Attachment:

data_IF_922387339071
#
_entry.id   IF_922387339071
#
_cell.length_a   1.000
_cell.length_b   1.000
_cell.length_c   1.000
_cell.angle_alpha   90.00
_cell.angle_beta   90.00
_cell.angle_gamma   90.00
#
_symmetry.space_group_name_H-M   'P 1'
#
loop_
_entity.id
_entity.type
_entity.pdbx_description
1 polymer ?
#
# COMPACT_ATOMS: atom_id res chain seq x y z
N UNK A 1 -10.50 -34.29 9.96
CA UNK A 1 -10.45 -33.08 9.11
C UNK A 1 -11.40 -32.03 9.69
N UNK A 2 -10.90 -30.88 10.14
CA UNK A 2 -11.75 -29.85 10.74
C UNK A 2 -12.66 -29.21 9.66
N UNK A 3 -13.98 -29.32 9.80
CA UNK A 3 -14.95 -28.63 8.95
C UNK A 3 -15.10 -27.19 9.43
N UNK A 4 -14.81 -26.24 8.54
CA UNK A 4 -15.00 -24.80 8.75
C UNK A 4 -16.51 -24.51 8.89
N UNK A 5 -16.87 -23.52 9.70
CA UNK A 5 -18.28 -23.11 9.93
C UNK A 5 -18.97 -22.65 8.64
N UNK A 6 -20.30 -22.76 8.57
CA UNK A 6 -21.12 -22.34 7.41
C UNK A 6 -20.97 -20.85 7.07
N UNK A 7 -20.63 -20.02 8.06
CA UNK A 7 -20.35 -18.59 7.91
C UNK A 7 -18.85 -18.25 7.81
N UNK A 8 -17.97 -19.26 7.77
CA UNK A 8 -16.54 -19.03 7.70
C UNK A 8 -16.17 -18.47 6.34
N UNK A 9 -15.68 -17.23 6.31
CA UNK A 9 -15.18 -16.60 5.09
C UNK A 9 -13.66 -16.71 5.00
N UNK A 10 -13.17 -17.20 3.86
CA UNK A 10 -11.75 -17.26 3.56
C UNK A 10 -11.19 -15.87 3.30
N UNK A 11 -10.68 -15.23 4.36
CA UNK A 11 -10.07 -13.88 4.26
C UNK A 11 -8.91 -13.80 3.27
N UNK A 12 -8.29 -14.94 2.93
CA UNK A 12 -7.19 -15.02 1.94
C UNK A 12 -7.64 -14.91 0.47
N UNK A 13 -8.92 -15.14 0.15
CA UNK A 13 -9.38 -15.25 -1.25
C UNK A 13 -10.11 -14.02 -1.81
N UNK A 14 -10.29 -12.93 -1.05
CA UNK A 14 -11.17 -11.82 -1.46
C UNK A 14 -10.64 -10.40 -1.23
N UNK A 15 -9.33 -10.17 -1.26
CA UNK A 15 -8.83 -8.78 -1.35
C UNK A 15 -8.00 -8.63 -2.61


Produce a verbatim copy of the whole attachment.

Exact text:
data_IF_922387339071
#
_entry.id   IF_922387339071
#
_cell.length_a   1.000
_cell.length_b   1.000
_cell.length_c   1.000
_cell.angle_alpha   90.00
_cell.angle_beta   90.00
_cell.angle_gamma   90.00
#
_symmetry.space_group_name_H-M   'P 1'
#
loop_
_entity.id
_entity.type
_entity.pdbx_description
1 polymer ?
#
# COMPACT_ATOMS: atom_id res chain seq x y z
N UNK A 1 -10.50 -34.29 9.96
CA UNK A 1 -10.45 -33.08 9.11
C UNK A 1 -11.40 -32.03 9.69
N UNK A 2 -10.90 -30.88 10.14
CA UNK A 2 -11.75 -29.85 10.74
C UNK A 2 -12.66 -29.21 9.66
N UNK A 3 -13.98 -29.32 9.80
CA UNK A 3 -14.95 -28.63 8.95
C UNK A 3 -15.10 -27.19 9.43
N UNK A 4 -14.81 -26.24 8.54
CA UNK A 4 -15.00 -24.80 8.75
C UNK A 4 -16.51 -24.51 8.89
N UNK A 5 -16.87 -23.52 9.70
CA UNK A 5 -18.28 -23.11 9.93
C UNK A 5 -18.97 -22.65 8.64
N UNK A 6 -20.30 -22.76 8.57
CA UNK A 6 -21.12 -22.34 7.41
C UNK A 6 -20.97 -20.85 7.07
N UNK A 7 -20.63 -20.02 8.06
CA UNK A 7 -20.35 -18.59 7.91
C UNK A 7 -18.85 -18.25 7.81
N UNK A 8 -17.97 -19.26 7.77
CA UNK A 8 -16.54 -19.03 7.70
C UNK A 8 -16.17 -18.47 6.34
N UNK A 9 -15.68 -17.23 6.31
CA UNK A 9 -15.18 -16.60 5.09
C UNK A 9 -13.66 -16.71 5.00
N UNK A 10 -13.17 -17.20 3.86
CA UNK A 10 -11.75 -17.26 3.56
C UNK A 10 -11.19 -15.87 3.30
N UNK A 11 -10.68 -15.23 4.36
CA UNK A 11 -10.07 -13.88 4.26
C UNK A 11 -8.91 -13.80 3.27
N UNK A 12 -8.29 -14.94 2.93
CA UNK A 12 -7.19 -15.02 1.94
C UNK A 12 -7.64 -14.91 0.47
N UNK A 13 -8.92 -15.14 0.15
CA UNK A 13 -9.38 -15.25 -1.25
C UNK A 13 -10.11 -14.02 -1.81
N UNK A 14 -10.29 -12.93 -1.05
CA UNK A 14 -11.17 -11.82 -1.46
C UNK A 14 -10.64 -10.40 -1.23
N UNK A 15 -9.33 -10.17 -1.26
CA UNK A 15 -8.83 -8.78 -1.35
C UNK A 15 -8.00 -8.63 -2.61